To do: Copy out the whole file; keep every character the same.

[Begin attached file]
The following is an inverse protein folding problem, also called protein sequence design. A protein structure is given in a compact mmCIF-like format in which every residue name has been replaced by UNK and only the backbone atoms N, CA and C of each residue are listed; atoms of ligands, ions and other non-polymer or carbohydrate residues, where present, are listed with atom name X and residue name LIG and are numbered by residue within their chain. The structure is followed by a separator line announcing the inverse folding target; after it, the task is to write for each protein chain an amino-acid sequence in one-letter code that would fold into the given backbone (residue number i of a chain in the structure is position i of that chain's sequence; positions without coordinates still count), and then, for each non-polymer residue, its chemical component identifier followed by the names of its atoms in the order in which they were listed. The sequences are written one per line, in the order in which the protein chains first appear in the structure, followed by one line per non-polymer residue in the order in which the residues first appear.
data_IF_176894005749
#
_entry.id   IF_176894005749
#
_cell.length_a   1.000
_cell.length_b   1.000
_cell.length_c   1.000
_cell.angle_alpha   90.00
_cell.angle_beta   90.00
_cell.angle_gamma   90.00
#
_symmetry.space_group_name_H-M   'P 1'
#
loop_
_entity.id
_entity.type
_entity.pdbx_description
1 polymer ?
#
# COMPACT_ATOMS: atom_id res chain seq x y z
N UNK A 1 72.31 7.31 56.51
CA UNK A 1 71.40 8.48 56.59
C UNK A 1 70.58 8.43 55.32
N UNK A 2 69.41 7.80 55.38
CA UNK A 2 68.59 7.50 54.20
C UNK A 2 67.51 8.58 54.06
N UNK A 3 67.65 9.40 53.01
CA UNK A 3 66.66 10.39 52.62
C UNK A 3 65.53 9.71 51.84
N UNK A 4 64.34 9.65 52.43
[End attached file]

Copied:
The following is an inverse protein folding problem, also called protein sequence design. A protein structure is given in a compact mmCIF-like format in which every residue name has been replaced by UNK and only the backbone atoms N, CA and C of each residue are listed; atoms of ligands, ions and other non-polymer or carbohydrate residues, where present, are listed with atom name X and residue name LIG and are numbered by residue within their chain. The structure is followed by a separator line announcing the inverse folding target; after it, the task is to write for each protein chain an amino-acid sequence in one-letter code that would fold into the given backbone (residue number i of a chain in the structure is position i of that chain's sequence; positions without coordinates still count), and then, for each non-polymer residue, its chemical component identifier followed by the names of its atoms in the order in which they were listed. The sequences are written one per line, in the order in which the protein chains first appear in the structure, followed by one line per non-polymer residue in the order in which the residues first appear.
data_IF_176894005749
#
_entry.id   IF_176894005749
#
_cell.length_a   1.000
_cell.length_b   1.000
_cell.length_c   1.000
_cell.angle_alpha   90.00
_cell.angle_beta   90.00
_cell.angle_gamma   90.00
#
_symmetry.space_group_name_H-M   'P 1'
#
loop_
_entity.id
_entity.type
_entity.pdbx_description
1 polymer ?
#
# COMPACT_ATOMS: atom_id res chain seq x y z
N UNK A 1 72.31 7.31 56.51
CA UNK A 1 71.40 8.48 56.59
C UNK A 1 70.58 8.43 55.32
N UNK A 2 69.41 7.80 55.38
CA UNK A 2 68.59 7.50 54.20
C UNK A 2 67.51 8.58 54.06
N UNK A 3 67.65 9.40 53.01
CA UNK A 3 66.66 10.39 52.62
C UNK A 3 65.53 9.71 51.84
N UNK A 4 64.34 9.65 52.43